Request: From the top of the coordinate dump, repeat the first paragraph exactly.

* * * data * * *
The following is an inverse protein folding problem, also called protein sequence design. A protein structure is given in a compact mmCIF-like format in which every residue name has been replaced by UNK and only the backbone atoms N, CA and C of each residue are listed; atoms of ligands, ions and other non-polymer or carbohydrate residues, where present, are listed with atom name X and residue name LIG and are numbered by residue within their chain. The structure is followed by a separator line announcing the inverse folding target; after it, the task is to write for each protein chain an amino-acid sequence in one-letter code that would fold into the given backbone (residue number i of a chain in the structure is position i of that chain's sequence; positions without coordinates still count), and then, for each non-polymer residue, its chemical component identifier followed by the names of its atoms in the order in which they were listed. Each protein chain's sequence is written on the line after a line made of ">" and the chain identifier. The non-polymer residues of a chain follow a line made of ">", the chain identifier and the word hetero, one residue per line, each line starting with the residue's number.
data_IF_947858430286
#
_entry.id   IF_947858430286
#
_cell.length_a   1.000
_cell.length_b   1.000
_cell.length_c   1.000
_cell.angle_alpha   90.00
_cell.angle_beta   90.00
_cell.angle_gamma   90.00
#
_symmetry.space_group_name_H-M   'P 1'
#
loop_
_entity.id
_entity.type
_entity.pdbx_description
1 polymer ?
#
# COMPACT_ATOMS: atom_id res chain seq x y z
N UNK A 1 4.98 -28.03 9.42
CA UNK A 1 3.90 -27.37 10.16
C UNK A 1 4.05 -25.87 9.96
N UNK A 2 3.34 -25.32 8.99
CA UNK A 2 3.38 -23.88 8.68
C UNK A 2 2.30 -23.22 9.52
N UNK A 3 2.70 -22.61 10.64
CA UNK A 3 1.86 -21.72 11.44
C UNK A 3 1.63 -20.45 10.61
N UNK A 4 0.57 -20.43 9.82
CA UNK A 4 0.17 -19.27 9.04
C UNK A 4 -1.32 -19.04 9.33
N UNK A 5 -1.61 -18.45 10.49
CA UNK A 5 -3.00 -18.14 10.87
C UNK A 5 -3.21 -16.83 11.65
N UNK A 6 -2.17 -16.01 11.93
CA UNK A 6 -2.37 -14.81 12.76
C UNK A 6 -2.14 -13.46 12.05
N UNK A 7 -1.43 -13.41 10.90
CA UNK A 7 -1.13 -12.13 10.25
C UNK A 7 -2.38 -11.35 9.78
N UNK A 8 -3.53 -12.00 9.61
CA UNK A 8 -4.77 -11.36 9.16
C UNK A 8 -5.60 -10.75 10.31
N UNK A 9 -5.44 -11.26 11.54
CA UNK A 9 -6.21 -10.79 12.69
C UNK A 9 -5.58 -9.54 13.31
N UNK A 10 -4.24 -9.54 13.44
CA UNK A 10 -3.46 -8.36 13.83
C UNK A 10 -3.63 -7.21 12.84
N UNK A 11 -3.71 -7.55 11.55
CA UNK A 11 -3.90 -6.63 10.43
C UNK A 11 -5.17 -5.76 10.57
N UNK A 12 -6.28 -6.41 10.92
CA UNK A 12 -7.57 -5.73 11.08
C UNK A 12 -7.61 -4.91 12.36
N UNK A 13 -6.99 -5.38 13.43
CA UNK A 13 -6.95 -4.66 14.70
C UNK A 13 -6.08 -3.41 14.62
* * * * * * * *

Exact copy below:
The following is an inverse protein folding problem, also called protein sequence design. A protein structure is given in a compact mmCIF-like format in which every residue name has been replaced by UNK and only the backbone atoms N, CA and C of each residue are listed; atoms of ligands, ions and other non-polymer or carbohydrate residues, where present, are listed with atom name X and residue name LIG and are numbered by residue within their chain. The structure is followed by a separator line announcing the inverse folding target; after it, the task is to write for each protein chain an amino-acid sequence in one-letter code that would fold into the given backbone (residue number i of a chain in the structure is position i of that chain's sequence; positions without coordinates still count), and then, for each non-polymer residue, its chemical component identifier followed by the names of its atoms in the order in which they were listed. Each protein chain's sequence is written on the line after a line made of ">" and the chain identifier. The non-polymer residues of a chain follow a line made of ">", the chain identifier and the word hetero, one residue per line, each line starting with the residue's number.